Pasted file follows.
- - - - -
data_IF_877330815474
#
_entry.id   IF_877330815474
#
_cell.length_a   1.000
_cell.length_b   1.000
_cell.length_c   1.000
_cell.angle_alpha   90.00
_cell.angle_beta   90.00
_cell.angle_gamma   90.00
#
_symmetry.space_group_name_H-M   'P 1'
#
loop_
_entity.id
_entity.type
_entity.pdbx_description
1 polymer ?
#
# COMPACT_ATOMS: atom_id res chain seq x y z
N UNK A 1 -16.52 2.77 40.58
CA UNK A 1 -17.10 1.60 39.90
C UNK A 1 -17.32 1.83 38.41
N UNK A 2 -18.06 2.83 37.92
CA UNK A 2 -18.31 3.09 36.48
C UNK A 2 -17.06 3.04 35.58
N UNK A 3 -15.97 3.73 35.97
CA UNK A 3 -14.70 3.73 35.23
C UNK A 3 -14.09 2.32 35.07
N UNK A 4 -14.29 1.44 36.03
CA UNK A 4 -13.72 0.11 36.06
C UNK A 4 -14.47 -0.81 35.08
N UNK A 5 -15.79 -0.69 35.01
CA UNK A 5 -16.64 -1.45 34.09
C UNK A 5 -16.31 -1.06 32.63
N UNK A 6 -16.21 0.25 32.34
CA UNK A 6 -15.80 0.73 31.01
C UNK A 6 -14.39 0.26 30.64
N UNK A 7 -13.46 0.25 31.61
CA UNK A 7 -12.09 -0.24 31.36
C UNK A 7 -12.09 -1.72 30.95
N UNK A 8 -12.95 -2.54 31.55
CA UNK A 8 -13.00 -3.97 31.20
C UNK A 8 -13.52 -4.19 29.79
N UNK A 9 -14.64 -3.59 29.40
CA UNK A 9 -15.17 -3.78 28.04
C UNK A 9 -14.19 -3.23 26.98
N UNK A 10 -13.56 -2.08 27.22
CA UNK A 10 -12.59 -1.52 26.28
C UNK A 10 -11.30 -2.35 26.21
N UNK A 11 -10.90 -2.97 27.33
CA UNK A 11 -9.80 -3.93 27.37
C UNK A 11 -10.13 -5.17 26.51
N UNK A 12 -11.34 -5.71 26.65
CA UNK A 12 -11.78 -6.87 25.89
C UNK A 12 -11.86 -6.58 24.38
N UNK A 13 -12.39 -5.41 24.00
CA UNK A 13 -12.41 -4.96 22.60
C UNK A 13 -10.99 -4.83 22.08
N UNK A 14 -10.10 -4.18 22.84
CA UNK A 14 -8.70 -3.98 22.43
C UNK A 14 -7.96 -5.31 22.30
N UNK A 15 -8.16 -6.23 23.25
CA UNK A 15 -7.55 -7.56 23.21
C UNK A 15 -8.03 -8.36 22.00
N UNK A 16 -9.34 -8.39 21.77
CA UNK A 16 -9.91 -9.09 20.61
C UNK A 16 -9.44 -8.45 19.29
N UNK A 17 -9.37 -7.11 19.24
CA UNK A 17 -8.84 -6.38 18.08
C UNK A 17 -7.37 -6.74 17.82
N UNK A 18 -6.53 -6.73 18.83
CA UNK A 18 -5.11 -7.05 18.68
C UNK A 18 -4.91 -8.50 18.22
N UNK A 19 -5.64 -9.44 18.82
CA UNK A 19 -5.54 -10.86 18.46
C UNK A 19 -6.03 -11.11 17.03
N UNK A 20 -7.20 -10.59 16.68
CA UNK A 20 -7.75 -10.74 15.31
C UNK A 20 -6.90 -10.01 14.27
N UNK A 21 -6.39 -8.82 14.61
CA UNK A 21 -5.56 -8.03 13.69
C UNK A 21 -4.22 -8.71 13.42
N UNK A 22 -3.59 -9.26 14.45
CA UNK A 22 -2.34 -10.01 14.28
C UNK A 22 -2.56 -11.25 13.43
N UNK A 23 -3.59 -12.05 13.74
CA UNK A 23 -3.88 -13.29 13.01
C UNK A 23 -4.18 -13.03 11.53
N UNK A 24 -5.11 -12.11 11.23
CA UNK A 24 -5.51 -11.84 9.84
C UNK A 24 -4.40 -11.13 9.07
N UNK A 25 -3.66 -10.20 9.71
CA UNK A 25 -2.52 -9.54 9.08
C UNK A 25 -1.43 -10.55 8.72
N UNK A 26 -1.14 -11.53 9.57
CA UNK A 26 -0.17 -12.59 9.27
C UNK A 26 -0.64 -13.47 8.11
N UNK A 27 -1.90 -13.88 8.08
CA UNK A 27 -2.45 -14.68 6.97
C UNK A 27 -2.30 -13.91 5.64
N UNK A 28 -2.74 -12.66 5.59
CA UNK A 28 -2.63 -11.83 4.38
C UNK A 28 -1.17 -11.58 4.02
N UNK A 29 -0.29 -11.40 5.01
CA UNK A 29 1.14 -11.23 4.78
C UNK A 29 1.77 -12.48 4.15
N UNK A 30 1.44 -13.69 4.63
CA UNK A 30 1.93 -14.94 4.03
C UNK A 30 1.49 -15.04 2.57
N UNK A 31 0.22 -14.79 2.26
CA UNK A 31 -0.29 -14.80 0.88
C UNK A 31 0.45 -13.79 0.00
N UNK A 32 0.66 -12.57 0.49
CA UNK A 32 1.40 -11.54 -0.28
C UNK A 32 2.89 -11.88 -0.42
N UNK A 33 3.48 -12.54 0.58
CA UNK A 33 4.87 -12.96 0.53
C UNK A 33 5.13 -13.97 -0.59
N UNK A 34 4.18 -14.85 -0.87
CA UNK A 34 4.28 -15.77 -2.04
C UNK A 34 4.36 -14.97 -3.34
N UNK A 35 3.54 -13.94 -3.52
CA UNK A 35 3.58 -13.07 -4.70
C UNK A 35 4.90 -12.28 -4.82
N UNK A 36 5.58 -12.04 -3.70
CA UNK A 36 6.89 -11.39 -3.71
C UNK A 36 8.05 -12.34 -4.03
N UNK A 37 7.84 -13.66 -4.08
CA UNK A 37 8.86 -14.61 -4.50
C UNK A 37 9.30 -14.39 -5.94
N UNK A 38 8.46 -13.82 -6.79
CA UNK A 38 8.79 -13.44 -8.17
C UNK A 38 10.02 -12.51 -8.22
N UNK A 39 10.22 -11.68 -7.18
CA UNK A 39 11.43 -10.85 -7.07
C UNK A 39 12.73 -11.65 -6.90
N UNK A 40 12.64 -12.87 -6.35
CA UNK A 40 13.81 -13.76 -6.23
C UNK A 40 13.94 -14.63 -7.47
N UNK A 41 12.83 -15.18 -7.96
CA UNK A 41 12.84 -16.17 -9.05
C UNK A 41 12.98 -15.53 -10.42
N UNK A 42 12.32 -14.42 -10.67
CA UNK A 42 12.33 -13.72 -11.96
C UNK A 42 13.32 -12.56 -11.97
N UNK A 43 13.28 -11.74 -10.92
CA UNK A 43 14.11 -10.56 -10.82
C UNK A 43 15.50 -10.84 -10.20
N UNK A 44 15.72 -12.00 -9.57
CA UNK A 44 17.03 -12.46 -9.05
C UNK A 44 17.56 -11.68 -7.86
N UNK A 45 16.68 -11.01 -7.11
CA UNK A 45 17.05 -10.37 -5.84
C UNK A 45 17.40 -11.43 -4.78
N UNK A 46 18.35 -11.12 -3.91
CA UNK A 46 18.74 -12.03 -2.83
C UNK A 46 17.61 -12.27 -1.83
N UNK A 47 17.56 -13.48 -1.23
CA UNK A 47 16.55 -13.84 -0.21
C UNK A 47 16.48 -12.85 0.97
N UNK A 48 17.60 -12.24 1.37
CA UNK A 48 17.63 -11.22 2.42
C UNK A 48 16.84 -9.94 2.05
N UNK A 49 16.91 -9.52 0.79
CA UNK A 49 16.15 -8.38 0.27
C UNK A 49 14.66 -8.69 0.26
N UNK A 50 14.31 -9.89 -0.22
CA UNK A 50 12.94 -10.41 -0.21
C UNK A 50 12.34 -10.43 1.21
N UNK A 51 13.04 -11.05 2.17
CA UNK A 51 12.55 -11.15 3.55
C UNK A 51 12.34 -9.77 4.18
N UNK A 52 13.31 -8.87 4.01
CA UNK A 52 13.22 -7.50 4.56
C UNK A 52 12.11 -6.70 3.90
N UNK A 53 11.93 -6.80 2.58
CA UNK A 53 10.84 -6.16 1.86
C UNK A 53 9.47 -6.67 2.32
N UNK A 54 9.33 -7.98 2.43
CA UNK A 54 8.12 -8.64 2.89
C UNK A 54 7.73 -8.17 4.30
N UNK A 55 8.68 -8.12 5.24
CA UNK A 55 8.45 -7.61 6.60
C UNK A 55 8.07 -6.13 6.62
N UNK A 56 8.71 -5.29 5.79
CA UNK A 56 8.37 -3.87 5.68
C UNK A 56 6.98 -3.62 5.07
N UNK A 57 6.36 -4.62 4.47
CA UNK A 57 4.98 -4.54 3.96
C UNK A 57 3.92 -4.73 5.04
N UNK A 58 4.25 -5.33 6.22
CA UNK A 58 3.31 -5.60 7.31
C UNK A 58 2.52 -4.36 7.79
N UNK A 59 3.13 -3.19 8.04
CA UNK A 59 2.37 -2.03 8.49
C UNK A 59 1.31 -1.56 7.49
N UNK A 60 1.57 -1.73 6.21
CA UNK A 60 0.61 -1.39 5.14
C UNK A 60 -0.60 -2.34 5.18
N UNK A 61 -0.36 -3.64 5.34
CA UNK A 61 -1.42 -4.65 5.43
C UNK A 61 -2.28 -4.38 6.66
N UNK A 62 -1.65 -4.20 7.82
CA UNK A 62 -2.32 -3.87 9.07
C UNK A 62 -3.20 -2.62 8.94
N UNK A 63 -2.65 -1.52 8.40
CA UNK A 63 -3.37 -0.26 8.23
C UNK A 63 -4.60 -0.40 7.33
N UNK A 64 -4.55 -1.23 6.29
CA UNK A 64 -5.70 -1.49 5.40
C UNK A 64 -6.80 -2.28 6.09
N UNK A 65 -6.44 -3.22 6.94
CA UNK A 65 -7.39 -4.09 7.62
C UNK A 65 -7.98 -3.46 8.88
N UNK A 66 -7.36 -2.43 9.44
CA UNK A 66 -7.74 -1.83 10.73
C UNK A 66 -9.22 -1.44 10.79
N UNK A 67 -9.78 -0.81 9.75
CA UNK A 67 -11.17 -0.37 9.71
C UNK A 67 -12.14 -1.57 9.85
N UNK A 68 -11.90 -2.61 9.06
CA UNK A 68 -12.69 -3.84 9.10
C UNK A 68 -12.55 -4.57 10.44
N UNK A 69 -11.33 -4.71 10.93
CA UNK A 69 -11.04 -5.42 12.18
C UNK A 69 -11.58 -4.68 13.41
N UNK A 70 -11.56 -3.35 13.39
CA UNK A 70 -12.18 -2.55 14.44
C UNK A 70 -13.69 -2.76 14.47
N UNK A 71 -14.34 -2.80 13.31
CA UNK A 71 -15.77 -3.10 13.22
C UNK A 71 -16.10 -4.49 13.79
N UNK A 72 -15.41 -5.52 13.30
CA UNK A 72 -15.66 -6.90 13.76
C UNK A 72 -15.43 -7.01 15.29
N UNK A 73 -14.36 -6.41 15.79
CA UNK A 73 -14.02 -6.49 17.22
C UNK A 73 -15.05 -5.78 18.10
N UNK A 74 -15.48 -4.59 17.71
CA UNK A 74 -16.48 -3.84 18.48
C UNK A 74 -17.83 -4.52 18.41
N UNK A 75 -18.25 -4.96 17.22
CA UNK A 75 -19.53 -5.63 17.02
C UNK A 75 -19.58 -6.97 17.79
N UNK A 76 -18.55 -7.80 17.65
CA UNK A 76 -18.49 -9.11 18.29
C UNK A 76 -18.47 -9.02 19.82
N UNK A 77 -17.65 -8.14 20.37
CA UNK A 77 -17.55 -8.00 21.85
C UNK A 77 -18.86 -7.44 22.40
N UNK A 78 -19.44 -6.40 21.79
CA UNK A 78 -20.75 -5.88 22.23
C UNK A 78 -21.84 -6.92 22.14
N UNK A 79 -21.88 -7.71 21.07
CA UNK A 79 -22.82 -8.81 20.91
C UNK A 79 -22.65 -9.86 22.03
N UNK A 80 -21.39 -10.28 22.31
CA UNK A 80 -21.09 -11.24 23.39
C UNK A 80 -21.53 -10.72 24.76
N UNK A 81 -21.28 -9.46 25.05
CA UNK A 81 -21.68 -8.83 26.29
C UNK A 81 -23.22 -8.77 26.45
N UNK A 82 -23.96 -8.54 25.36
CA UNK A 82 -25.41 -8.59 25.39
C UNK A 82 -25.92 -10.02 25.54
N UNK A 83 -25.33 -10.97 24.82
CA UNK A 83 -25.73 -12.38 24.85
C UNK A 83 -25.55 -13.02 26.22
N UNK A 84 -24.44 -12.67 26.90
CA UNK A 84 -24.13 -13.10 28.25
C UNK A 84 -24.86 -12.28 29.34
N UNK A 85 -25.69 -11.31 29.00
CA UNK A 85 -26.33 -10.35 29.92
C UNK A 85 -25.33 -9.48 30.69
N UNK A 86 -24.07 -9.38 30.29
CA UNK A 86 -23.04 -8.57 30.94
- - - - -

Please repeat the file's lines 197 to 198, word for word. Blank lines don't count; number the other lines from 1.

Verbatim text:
C UNK A 59 1.31 -1.56 7.49
N UNK A 60 1.57 -1.73 6.21